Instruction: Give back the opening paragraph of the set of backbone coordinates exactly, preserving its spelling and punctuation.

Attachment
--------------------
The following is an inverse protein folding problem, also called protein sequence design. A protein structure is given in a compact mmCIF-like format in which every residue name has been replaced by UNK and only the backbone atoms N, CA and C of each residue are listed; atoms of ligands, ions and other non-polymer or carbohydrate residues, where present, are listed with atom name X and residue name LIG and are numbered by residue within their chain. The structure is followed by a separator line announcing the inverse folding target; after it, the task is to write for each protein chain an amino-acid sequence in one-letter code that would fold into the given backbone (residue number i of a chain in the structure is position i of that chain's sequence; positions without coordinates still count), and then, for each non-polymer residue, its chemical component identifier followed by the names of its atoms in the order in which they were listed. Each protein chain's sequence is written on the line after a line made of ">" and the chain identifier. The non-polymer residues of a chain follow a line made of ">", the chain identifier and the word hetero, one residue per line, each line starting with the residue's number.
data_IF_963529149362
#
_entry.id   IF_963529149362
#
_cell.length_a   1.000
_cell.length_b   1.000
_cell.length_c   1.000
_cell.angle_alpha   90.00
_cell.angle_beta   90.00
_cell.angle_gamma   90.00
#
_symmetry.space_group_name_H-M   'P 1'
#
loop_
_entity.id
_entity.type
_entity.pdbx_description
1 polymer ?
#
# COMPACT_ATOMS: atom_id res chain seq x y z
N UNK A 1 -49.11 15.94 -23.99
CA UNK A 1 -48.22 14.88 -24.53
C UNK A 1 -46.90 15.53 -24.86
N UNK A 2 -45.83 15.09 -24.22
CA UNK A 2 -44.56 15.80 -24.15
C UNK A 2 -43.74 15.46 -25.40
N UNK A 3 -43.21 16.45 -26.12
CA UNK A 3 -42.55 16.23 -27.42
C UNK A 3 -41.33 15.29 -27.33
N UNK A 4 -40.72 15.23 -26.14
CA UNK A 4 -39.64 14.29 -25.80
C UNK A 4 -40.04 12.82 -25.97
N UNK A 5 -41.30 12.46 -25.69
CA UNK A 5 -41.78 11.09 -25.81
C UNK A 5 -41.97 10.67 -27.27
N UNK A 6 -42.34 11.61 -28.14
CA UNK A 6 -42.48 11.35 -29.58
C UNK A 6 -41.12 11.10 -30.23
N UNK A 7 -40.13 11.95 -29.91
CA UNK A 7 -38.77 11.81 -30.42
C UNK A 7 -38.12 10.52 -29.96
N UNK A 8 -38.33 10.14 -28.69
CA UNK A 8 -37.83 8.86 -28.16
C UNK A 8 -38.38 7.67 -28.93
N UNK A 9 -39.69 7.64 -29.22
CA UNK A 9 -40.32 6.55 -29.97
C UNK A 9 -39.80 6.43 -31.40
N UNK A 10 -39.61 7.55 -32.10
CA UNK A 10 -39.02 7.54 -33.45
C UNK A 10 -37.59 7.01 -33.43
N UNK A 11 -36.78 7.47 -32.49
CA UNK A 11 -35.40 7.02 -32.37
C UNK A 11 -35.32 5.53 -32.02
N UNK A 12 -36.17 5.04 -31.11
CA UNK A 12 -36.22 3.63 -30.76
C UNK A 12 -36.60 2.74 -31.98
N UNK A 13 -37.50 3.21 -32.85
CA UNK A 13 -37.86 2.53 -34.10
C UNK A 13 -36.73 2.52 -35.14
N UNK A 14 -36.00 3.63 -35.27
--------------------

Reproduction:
The following is an inverse protein folding problem, also called protein sequence design. A protein structure is given in a compact mmCIF-like format in which every residue name has been replaced by UNK and only the backbone atoms N, CA and C of each residue are listed; atoms of ligands, ions and other non-polymer or carbohydrate residues, where present, are listed with atom name X and residue name LIG and are numbered by residue within their chain. The structure is followed by a separator line announcing the inverse folding target; after it, the task is to write for each protein chain an amino-acid sequence in one-letter code that would fold into the given backbone (residue number i of a chain in the structure is position i of that chain's sequence; positions without coordinates still count), and then, for each non-polymer residue, its chemical component identifier followed by the names of its atoms in the order in which they were listed. Each protein chain's sequence is written on the line after a line made of ">" and the chain identifier. The non-polymer residues of a chain follow a line made of ">", the chain identifier and the word hetero, one residue per line, each line starting with the residue's number.